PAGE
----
Has the Internet Killed the Crime Beat? The Influence of Social Media on Police Communications and Relationships with the Press
Orthner, Judith Anne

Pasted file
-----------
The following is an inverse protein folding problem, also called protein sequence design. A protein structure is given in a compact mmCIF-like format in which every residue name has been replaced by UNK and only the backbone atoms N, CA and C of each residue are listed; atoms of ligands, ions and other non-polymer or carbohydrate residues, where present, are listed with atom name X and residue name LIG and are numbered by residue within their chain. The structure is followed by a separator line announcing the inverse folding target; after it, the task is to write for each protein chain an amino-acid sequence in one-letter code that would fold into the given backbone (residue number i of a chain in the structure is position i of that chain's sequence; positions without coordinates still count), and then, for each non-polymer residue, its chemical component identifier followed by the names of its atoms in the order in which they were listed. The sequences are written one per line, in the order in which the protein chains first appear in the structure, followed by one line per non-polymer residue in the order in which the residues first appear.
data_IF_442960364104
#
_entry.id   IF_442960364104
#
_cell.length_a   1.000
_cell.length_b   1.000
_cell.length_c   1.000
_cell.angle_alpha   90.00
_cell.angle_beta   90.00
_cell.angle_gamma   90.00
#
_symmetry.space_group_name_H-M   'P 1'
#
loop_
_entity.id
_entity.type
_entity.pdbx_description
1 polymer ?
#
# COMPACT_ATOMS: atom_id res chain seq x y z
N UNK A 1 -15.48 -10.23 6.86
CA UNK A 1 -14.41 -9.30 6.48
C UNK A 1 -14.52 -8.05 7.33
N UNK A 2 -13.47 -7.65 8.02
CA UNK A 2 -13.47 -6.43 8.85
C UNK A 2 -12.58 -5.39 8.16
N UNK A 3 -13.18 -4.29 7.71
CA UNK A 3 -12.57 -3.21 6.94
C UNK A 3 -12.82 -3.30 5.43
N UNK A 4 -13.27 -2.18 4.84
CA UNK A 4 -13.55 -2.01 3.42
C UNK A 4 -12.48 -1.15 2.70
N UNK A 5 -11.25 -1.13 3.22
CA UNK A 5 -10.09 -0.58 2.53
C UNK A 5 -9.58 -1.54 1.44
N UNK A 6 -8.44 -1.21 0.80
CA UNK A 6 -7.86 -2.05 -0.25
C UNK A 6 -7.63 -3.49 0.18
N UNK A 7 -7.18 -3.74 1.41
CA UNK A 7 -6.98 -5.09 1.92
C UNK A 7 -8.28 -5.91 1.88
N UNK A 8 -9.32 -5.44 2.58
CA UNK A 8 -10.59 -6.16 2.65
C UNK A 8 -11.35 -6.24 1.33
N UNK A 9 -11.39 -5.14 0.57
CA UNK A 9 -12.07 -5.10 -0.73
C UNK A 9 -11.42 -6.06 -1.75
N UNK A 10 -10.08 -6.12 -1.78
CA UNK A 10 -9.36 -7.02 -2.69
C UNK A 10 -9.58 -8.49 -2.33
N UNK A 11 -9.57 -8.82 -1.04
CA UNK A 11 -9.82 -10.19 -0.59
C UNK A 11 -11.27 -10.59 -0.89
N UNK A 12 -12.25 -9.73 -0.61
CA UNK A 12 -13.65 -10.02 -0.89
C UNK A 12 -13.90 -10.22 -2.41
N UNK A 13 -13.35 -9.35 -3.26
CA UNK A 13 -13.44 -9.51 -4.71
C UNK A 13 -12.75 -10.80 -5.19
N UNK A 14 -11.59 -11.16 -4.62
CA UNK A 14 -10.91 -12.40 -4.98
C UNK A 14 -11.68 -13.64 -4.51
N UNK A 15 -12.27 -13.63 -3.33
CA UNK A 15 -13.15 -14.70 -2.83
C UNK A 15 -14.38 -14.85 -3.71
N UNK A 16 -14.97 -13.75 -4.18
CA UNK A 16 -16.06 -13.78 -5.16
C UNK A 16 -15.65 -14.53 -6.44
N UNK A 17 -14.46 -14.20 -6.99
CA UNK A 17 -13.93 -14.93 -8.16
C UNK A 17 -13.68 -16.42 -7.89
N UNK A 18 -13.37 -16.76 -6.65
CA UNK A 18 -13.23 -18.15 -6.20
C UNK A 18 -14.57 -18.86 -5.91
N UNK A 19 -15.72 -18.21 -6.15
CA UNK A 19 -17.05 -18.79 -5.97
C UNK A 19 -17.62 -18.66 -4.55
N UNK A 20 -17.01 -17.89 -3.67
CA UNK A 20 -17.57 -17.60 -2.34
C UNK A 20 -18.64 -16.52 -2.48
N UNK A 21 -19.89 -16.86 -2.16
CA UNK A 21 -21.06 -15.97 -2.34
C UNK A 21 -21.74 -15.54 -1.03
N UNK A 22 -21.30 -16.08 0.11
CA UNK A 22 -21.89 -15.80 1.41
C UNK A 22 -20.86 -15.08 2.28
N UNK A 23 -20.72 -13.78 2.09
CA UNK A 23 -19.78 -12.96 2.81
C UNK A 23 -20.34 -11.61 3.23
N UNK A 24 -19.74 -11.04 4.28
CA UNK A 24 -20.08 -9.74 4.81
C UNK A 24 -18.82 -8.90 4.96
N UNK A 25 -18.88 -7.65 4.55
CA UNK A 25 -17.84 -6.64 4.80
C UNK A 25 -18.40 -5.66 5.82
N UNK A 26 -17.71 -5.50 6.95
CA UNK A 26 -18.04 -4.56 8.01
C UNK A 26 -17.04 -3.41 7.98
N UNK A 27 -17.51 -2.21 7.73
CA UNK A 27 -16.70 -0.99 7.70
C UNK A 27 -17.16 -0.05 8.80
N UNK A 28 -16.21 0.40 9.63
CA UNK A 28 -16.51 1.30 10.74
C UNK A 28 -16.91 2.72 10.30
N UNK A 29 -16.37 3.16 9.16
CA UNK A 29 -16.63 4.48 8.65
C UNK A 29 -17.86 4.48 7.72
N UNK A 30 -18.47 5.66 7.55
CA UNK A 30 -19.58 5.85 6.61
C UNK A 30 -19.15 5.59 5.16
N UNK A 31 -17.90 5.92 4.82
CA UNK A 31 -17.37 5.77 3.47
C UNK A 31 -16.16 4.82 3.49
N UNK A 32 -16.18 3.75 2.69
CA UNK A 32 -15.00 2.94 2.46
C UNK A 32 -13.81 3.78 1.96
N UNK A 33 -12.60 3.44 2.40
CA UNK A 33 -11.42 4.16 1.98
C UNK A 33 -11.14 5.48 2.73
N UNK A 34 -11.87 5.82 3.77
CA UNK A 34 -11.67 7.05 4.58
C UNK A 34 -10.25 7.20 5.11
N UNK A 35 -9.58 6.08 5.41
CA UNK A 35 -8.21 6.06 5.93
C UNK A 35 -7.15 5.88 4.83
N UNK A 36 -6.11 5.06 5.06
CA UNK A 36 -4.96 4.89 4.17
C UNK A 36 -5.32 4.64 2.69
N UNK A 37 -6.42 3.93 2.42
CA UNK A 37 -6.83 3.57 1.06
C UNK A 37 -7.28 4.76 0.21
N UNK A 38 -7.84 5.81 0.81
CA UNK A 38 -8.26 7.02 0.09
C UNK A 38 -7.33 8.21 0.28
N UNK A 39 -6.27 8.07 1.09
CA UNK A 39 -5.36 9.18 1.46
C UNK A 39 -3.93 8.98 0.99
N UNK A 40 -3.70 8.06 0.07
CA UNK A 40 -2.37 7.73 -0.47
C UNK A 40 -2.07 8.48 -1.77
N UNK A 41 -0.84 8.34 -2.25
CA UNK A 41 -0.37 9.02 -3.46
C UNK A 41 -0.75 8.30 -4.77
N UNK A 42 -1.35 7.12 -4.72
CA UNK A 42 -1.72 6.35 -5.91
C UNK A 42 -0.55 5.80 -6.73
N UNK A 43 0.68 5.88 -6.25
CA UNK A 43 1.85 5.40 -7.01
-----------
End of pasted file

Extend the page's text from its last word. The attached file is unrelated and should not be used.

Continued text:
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This study examines the use of social media by police services to communicate directly to citizens and how this practice has had an impact on police relationships with the news media in Saskatchewan. Particular attention is paid to the role of the services’ Public Information Officer (PIO) whose job is to manage communication between the police and the public. Nine interviews with officials from Saskatchewan’s municipal police services were carried out, and the changing landscape for police communications since the introduction of social media is described. These officials served in a number of capacities, including police administrator, social media expert, public information officer, and investigator. The findings reveal that police services have embraced social media as a communications tool that increases their control over the messages being delivered to the public. Furthermore, social media is used to enhance police legitimacy through the portrayal of increased transparency and accountability. Police investigators report that using social media has, in some respects, improved their ability to cast a wider and more efficient net for receiving public information on criminal activities and non-criminal matters. However, respondents reported that soliciting information from the public has also made their work more challenging through the public’s greater interest in police operations. The study also describes how administrative oversight within police services is imperative to ensure that social media use is informed by policy and operational strategy. Suggestions for additional research and policy development for social media use are offered based on the findings of this research.